By allowing ads to appear on this site, you support the local businesses who, in turn, support great journalism.
Trouble abound when ‘boys will be boys’
back in the day matt figi

The old saying, “Boys will be boys” has been around for decades and trivializes male behavior at any stage of life. People may have used that phrase when they heard or read about the incidents that I am going to share today. It does not excuse their behavior, but might explain why it happened.

An 11- or 12-year-old son of Patrick Deveny had his leg crushed by a freight car at the depot on Saturday, November 22, 1879. When this was published on Wednesday, it was feared that he might lose his leg — if not his life. He had been in the company of other boys fooling around on the train while the switching was going on. While getting off one car and onto another, he fell between in such a way that threw one leg partly across the rail. The wheel of the advancing car partly pushed it off. It then ran over the calf breaking a piece out of the bone and badly cutting the muscles and cords.

A party of about ten professional hoodlums procured a keg of beer at one of the breweries on Sunday afternoon, May 30, 1880. They then congregated in the rear of the Center School (shown on the cover of the Monroe Area Pictorial History) and “began on orgie in which they made the air hideous with indecency and profanity.” Their names were in the hands of Sheriff Morse by the time of publication and officers were laying low for them. When they found out that their location had been discovered by a competent witness, they moved to the railway bridge east of the depot and continued drinking. Nearly all of the group were former offenders and quite hard cases. It was presumed that the person who sold them the keg of beer also knew that he clearly violated the terms of his license and the laws of Wisconsin. The editor went on to say, “What this city needs is a police court, and stricter police officers; more arbitrary and summary dealing with the unruly and dangerous element, resident, and transient. The ordinary courts of Justice do not reach the root in cases of misdemeanor and positive violation of law. The character should be amended so as to give more plenary power to the city officials.”

Jump ahead to January 1894 and we find that two young lads were arrested and sent to the county jail to be locked away for a week for disobeying the law regarding climbing upon the cars at the St. Paul depot. The editor added, “Something must be done to break up this dangerous practice, although the punishment may seem severe. Anything milder does not seem to count with the boys.”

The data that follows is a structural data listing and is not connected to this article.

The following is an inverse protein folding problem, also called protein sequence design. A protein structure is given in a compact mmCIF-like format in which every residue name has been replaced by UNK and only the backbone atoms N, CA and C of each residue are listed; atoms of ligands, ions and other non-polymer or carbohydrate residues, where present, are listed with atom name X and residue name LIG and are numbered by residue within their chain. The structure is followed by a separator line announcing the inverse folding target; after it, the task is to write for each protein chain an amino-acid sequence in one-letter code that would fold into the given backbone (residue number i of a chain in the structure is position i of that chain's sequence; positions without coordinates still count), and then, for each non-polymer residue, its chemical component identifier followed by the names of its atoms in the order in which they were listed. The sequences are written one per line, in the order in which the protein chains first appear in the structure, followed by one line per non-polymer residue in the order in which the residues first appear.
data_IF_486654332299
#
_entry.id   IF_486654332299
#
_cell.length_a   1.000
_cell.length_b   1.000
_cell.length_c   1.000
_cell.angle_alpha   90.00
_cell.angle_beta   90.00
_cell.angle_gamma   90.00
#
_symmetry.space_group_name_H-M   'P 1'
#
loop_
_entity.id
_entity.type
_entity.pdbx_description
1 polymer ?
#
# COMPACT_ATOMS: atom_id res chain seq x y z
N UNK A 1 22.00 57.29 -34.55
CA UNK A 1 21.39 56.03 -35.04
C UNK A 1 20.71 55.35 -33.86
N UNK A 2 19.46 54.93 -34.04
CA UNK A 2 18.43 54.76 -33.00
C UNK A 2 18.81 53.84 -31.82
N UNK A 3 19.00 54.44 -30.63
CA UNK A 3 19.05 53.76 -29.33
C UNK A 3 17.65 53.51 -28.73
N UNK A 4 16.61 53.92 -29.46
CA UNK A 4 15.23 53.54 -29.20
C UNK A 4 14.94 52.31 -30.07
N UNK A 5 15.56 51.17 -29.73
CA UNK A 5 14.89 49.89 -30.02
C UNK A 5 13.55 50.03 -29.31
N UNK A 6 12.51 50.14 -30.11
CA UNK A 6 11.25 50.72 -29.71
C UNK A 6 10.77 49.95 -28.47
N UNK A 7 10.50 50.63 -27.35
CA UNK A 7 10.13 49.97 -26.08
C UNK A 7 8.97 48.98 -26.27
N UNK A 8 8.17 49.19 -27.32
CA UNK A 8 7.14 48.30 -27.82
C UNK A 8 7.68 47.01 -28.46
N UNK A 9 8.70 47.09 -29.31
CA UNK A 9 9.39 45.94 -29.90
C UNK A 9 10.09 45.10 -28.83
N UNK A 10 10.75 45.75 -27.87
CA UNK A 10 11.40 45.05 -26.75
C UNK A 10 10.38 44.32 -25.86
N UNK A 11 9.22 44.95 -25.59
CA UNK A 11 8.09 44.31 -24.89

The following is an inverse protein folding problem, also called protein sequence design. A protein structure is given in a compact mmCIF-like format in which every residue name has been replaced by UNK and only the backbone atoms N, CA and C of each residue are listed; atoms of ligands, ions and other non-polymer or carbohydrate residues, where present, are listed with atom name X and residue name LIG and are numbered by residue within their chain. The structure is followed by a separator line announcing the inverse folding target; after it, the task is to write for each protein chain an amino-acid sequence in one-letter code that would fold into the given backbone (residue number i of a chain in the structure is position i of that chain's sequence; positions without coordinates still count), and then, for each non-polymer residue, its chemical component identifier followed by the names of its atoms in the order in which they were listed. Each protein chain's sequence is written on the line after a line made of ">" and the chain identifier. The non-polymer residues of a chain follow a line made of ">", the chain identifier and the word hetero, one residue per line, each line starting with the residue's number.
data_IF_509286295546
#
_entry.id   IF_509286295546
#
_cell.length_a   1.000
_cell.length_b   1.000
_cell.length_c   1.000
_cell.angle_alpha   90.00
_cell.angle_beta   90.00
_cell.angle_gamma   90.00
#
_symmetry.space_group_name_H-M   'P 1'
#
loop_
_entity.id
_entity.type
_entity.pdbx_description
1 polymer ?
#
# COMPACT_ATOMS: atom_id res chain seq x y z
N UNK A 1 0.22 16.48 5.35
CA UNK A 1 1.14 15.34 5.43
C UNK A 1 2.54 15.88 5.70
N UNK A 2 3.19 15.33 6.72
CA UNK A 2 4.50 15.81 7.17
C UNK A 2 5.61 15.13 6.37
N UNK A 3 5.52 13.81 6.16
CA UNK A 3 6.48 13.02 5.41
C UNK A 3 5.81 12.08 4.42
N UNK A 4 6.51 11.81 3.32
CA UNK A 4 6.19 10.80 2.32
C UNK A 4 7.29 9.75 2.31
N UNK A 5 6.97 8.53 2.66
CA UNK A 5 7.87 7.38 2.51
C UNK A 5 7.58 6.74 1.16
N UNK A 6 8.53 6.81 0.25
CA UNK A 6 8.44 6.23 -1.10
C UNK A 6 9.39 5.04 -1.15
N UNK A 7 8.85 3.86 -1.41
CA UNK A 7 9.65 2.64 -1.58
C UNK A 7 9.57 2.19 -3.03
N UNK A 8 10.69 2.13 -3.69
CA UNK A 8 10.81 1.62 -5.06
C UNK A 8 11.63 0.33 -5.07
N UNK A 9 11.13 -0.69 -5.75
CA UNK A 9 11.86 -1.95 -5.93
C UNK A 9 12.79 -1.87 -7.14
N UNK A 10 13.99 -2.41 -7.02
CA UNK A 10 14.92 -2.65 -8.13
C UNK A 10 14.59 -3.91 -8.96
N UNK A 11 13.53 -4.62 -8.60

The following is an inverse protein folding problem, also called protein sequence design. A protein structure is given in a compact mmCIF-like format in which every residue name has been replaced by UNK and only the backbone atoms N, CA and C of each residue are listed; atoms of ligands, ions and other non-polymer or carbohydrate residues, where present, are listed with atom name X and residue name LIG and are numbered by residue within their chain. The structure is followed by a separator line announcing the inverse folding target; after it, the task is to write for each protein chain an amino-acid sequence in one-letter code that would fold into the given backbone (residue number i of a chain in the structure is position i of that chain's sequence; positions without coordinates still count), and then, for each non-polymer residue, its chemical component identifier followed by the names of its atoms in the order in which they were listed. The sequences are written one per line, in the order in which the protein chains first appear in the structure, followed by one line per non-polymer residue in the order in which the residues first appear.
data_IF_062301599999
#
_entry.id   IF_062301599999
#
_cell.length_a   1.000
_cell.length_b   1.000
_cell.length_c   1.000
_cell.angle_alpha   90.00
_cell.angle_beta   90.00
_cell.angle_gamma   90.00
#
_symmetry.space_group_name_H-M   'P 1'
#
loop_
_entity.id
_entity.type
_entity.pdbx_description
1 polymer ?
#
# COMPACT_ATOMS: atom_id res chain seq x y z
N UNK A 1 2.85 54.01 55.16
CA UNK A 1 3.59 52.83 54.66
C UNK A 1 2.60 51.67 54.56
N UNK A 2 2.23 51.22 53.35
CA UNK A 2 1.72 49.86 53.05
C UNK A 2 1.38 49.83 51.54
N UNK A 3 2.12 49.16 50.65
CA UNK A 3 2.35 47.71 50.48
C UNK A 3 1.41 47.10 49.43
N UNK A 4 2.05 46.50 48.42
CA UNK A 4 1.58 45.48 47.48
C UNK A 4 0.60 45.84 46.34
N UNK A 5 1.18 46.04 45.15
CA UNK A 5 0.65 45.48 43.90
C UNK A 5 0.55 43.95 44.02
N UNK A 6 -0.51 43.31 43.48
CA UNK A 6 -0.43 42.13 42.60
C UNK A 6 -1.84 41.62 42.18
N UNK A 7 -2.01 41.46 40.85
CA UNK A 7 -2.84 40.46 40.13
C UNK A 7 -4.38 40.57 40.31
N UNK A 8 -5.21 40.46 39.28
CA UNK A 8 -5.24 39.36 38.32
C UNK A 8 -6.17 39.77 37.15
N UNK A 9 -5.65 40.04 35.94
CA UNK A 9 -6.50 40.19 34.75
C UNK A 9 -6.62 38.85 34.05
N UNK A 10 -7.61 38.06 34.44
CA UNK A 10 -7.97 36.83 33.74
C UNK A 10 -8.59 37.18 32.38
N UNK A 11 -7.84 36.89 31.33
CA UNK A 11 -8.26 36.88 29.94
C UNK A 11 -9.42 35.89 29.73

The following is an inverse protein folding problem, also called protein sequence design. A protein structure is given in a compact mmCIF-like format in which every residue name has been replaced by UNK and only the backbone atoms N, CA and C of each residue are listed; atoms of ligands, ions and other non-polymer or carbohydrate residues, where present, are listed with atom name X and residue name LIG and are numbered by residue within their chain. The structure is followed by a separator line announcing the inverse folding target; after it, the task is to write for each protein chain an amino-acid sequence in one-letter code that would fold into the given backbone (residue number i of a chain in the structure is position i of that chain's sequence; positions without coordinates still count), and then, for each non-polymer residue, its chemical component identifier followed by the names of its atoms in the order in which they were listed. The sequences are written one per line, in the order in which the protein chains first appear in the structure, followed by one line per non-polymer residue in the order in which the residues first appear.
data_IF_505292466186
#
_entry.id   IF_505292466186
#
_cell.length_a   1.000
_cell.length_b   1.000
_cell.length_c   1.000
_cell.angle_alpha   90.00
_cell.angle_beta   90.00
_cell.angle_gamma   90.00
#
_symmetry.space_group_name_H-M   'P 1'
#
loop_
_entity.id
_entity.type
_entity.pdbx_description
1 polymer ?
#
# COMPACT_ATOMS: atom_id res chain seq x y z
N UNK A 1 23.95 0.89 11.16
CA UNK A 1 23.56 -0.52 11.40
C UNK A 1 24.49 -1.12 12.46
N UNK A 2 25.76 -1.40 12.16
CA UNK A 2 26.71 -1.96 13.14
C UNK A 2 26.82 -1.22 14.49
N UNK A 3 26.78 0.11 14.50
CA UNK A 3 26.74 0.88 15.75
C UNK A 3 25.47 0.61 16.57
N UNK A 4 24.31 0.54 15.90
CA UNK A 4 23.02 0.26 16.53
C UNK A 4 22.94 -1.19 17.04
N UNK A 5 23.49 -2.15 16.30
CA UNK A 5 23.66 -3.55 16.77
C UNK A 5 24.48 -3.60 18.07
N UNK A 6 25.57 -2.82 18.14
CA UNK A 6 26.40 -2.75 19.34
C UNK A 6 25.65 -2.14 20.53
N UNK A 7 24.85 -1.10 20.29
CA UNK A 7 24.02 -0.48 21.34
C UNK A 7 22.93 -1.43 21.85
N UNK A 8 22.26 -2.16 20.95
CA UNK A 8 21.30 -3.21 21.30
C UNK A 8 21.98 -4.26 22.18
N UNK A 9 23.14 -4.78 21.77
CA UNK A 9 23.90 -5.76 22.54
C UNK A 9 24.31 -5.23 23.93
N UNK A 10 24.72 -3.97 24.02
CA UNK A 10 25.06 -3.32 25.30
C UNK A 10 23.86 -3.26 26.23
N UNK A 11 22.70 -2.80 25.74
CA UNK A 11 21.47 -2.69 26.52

On Saturday morning, November 16, 1901, two boys stood on the overhead bridge of the Milwaukee road. As the passenger train going east passed from under it, one of the boys tossed a stone through a window of the rear passenger coach. Gus Abendroth, the company mechanic, happened to be in Monroe and soon rounded up the boys who probably never did this again.

figi column
This image, copied from a postcard in the collection of Marv Rufi, shows the Chicago Milwaukee & St. Paul railroad tracks along 17th Street in Monroe. In days gone by it was a place where boys would hang out and sometimes get injured or vandalize. Sometimes the results could be dreadful as you will read about today.

The names of the boys, Harry Witte and Otto Gutzmer, were released in the Monroe Evening Times two days later. They were scheduled to be in front of the Police Justice on a charge of disorderly conduct on the 23rd. It was thought that a charge of malicious destruction of property of railway trains might be made against them. That statute provided for severe punishment which meant that the sentence would be reform school for the boys if they were found guilty.

The boys did appear before Police Justice J. D. Dunwiddie at 2 o’clock on Saturday afternoon. At that time they found out that Harry Witte was only 11 years old. Otto Gutzmer (whose name was given as Gempler this time) was only nine. The boys also faced Robert Watson, the company’s big detective, to whom the matter was referred and who came out here to give attention to the incident. When Mr. Watson learned of the stoning of the train and the capture of the offenders, there was joy in his heart as he saw the opportunity to administer a severe lesson that would be of benefit to others. He was determined that someone must suffer since complaints had been coming into the detective department about the Monroe depot for three or four months. The offense was punishable by a heavy fine or a sentence in a state prison.

The detective was disappointed to find out that the boys were so young. While the boys were saved from the severe penalty because of their age, the reform school was still an option. Detective Watson was not anxious to prosecute the lads, but gave them an experience they would not soon forget. The boys were terribly frightened until the police justice announced that he would let them off by requiring them to pay the cost and damages ($4.70) and their promise to maintain good behavior. He allowed the matter to remain open. All of this was satisfactory to the parents, who had also been in court with their sons.

Detective Watson was also making an investigation into the opening of a car the previous Sunday at which someone stole some candy. There were other cases of car breaking, pilfering, and petit larceny. The company intended “to ferret out the guilty ones, if possible, and see that they are justly punished.”

— Matt Figi is a Monroe resident and a local historian. His column will appear periodically on Saturdays in the Times. He can be reached at or at 608-325-6503.